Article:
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Tulane Law Review

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directed trusts, conflict of laws, Uniform Directed Trust Act


Conflict of Laws | Law | Property Law and Real Estate


Directed trusts are an extremely important development in trust law, indeed truly transformative, because they challenge what was presumed to be the "irreducible core" of the trust.' That is, the trustee owes certain nonwaivable fiduciary obligations to the beneficiaries with regard to the management of the trust estate and also with respect to distributions.

The directed trust in its radical format, as found to a greater or lesser degree in Tennessee, Nevada, South Dakota, and Delaware, represents a fundamental assault on this irreducible core of trust law because, with respect to investments and distributions, new actors, known as trust advisers (advisors) or directors, take the place of the trustee while potentially avoiding the same high level of fiduciary duty. As a result, the irreducible core is indeed reduced, even eliminated, resulting in a very different model of the trust. That model might be termed the "neo-trust." While rooted in trust doctrine, it deviates from certain fundamental elements of the traditional trust in response to the demands of a large number of prospective trust settlors.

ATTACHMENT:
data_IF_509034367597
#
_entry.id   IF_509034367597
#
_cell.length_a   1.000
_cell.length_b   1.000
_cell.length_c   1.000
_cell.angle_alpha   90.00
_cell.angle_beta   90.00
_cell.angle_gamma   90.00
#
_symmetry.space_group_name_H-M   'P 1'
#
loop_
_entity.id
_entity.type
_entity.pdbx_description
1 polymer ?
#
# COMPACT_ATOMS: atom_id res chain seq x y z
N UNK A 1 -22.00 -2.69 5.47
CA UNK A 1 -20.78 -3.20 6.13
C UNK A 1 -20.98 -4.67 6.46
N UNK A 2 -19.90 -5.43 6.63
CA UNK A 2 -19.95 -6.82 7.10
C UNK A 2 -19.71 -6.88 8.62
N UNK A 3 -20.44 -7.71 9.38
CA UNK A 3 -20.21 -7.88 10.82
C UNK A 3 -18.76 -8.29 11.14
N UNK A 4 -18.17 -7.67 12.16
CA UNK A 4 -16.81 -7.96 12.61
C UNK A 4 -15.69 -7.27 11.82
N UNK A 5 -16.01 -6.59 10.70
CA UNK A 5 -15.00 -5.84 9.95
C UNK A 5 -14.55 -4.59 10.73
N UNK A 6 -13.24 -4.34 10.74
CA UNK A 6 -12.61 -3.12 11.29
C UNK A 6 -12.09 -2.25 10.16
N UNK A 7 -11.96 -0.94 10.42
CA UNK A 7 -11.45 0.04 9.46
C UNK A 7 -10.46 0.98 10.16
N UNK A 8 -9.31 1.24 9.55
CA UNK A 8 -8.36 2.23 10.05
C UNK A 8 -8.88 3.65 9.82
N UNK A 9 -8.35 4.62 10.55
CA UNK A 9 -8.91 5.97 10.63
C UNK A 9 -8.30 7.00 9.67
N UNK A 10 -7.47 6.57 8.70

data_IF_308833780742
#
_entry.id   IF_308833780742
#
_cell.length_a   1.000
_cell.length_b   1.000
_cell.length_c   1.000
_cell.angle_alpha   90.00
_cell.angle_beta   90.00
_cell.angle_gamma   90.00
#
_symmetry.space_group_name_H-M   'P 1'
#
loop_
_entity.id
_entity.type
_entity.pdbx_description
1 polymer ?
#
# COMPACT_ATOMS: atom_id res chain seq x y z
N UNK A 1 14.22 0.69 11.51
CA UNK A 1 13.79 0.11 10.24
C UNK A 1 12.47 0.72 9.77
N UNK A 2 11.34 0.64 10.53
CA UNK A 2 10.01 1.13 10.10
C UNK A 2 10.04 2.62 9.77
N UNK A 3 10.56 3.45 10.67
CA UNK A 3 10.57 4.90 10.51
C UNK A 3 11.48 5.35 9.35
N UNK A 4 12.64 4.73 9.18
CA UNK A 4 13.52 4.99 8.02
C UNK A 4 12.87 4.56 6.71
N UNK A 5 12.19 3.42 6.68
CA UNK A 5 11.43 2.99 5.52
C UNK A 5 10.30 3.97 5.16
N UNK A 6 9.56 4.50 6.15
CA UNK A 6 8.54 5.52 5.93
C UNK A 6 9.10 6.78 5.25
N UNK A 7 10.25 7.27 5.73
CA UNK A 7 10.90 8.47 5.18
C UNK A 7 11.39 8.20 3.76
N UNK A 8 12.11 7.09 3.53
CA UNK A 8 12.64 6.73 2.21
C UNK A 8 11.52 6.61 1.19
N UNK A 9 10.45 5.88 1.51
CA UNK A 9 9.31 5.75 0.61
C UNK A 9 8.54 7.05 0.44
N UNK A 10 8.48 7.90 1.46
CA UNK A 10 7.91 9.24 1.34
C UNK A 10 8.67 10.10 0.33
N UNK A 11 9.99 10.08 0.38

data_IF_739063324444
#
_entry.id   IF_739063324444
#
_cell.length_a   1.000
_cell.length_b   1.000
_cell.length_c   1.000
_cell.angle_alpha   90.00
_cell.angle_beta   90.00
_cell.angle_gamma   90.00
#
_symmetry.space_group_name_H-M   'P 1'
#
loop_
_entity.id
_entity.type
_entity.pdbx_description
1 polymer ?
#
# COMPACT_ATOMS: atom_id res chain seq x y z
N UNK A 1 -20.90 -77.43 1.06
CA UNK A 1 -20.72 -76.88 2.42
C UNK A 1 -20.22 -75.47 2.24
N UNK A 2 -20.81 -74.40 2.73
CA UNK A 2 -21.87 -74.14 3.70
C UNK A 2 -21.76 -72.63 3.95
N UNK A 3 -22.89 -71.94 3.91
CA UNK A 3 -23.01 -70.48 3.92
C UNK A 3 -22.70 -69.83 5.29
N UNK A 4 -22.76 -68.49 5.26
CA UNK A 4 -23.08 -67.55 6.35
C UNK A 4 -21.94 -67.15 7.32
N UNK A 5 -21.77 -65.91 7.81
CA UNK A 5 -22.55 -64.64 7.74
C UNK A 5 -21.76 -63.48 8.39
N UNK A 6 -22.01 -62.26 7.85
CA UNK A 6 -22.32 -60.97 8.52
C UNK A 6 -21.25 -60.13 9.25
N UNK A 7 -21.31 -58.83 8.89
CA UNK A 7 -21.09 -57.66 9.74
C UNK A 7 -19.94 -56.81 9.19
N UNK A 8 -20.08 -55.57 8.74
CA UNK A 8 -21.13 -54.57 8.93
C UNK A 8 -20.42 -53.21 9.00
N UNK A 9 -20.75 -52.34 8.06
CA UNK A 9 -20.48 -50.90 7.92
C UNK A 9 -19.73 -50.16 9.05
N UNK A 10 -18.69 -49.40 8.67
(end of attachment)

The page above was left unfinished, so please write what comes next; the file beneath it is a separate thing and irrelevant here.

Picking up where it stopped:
The radical directed trust laws of these "neo-trust" states ordinarily could be dismissed as localized responses from small states that are not leading centers of capital, with perhaps the exception of Delaware. However, they are quickly transforming into powerhouse centers of trust administration. How? Very simply-the conflict of laws. Nonresidents of these neo-trust states can go shopping for directed trust law in the neo- trust states and can do so very cheaply by designing their instruments in a way that relies on well-accepted, albeit somewhat murky, conflicts rules reflected in the Restatement (Second) of Conflict of Laws, the Uniform Trust Code (UTC), and the Uniform Directed Trust Act (UDTA). In an ironic twist, then, the widely accepted Restatement (Second) and Uniform Laws conflicts regimes enable avoidance of the very Uniform Laws and Restatement of Trusts substantive law regimes, which seek absolutely to preserve the "irreducible core." They enable domiciliaries of these states to adopt the neo-trust model while remaining domiciled in traditional trust law states.



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